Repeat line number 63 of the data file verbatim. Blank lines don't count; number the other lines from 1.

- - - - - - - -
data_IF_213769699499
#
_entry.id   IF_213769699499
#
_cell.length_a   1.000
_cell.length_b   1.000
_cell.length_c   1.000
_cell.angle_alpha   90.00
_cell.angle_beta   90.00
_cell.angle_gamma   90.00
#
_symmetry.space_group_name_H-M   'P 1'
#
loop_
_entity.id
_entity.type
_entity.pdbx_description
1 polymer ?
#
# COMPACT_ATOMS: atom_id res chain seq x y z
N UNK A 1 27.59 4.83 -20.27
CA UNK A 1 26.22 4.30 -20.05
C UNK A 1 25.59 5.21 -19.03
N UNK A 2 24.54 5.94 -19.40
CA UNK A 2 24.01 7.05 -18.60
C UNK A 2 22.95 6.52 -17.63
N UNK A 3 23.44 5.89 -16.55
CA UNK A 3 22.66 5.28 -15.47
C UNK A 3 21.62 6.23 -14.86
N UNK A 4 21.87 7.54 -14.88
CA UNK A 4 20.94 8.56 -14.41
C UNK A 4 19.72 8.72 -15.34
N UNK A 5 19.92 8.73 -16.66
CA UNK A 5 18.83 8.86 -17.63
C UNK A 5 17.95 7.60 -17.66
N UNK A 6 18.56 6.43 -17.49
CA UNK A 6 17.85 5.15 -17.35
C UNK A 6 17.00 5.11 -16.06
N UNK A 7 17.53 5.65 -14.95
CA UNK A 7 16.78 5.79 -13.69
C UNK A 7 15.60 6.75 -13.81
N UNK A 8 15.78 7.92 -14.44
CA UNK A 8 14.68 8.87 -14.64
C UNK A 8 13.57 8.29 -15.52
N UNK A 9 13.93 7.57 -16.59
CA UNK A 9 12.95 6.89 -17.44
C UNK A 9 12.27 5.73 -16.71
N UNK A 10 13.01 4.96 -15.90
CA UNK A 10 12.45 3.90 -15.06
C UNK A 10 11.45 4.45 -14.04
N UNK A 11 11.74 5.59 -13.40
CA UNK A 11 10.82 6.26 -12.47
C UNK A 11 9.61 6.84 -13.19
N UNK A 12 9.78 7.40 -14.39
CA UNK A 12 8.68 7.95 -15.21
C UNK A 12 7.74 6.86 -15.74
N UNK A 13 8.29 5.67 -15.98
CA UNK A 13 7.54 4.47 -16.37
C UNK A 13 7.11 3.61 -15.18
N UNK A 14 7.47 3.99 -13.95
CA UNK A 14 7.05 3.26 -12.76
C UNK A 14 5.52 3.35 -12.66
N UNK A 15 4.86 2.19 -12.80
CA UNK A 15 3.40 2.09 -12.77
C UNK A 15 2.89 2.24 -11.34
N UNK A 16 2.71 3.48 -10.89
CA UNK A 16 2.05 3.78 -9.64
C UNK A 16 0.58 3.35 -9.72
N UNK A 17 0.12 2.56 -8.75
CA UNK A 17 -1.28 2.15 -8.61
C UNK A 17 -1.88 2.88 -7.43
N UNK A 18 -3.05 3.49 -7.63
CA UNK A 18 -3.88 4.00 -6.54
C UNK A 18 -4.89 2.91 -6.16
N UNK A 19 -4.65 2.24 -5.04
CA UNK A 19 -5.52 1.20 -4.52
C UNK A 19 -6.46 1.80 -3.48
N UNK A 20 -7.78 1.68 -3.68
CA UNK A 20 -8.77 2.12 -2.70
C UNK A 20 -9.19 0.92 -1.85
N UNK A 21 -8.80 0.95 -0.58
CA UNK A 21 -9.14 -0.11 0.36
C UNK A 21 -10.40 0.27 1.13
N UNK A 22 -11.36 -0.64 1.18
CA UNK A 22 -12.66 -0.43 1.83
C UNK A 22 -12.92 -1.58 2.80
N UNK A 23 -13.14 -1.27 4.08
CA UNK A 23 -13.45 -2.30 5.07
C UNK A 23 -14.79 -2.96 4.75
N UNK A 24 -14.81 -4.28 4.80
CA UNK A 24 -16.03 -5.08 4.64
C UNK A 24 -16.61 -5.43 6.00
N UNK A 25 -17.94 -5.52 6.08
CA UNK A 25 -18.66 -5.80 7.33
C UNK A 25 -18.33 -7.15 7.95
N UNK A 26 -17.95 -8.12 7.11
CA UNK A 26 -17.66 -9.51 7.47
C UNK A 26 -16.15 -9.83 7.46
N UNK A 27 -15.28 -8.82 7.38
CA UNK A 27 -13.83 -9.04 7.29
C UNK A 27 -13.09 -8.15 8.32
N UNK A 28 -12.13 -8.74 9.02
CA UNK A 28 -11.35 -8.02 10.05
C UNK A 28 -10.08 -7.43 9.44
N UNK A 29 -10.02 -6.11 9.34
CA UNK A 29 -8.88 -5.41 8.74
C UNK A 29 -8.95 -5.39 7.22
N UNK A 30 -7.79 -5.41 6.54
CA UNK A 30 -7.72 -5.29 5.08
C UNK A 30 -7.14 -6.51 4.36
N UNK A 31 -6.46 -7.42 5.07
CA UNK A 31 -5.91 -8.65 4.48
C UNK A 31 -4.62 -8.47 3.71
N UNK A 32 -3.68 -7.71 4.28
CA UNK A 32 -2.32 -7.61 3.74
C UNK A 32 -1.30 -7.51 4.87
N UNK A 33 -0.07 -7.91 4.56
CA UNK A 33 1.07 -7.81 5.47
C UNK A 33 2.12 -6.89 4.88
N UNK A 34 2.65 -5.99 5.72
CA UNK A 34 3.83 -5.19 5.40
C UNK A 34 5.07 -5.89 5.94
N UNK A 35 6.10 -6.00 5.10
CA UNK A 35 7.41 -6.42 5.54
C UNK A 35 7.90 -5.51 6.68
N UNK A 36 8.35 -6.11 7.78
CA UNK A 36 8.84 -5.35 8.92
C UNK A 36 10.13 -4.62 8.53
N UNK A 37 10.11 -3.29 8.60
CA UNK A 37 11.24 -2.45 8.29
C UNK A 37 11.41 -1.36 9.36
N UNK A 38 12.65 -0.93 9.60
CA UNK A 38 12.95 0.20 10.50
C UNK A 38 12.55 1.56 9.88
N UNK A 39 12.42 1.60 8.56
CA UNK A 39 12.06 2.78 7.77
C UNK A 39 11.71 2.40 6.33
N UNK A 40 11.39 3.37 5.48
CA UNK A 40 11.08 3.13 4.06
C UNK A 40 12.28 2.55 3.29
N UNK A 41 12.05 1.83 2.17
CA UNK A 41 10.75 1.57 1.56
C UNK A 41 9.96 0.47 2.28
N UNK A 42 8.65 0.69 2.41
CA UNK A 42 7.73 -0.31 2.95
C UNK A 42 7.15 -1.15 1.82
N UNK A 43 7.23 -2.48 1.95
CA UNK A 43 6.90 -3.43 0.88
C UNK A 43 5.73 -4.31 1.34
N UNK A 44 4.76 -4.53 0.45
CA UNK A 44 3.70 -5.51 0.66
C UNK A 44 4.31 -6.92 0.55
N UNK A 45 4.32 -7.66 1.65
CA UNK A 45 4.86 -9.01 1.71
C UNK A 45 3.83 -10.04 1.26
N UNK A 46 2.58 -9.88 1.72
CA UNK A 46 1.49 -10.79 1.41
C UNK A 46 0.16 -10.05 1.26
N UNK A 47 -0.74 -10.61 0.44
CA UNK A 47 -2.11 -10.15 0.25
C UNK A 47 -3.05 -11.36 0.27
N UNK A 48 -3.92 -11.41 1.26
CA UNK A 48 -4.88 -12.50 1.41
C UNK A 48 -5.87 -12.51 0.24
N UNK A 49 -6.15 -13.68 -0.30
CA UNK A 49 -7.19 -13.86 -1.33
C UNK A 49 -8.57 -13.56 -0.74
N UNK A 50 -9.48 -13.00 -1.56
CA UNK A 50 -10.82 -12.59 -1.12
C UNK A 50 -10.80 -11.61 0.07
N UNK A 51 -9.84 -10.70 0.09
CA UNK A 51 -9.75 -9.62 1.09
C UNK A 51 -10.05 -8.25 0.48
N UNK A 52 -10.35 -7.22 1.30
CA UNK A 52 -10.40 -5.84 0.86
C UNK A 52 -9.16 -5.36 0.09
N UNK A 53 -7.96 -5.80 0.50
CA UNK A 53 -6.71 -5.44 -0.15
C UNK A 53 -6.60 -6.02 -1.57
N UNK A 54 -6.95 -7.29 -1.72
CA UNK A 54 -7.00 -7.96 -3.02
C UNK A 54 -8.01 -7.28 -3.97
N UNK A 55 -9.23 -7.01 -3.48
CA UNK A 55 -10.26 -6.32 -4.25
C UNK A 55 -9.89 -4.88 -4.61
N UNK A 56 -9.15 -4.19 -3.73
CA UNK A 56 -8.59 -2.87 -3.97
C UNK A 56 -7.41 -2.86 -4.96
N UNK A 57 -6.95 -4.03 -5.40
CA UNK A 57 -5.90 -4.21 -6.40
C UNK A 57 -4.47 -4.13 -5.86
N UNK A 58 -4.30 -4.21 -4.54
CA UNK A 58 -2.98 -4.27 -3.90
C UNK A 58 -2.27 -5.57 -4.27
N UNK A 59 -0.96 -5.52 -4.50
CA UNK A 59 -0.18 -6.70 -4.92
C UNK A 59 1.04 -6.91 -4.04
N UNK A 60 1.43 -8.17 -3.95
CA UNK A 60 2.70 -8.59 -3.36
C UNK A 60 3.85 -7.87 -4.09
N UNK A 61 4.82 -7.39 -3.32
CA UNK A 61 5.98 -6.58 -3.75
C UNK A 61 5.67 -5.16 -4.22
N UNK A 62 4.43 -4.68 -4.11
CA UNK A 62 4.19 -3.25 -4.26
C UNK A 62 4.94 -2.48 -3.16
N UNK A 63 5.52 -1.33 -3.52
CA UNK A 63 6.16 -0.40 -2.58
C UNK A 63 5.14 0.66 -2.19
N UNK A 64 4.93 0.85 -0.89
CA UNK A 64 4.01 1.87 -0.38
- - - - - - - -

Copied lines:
N UNK A 15 4.86 2.19 -12.80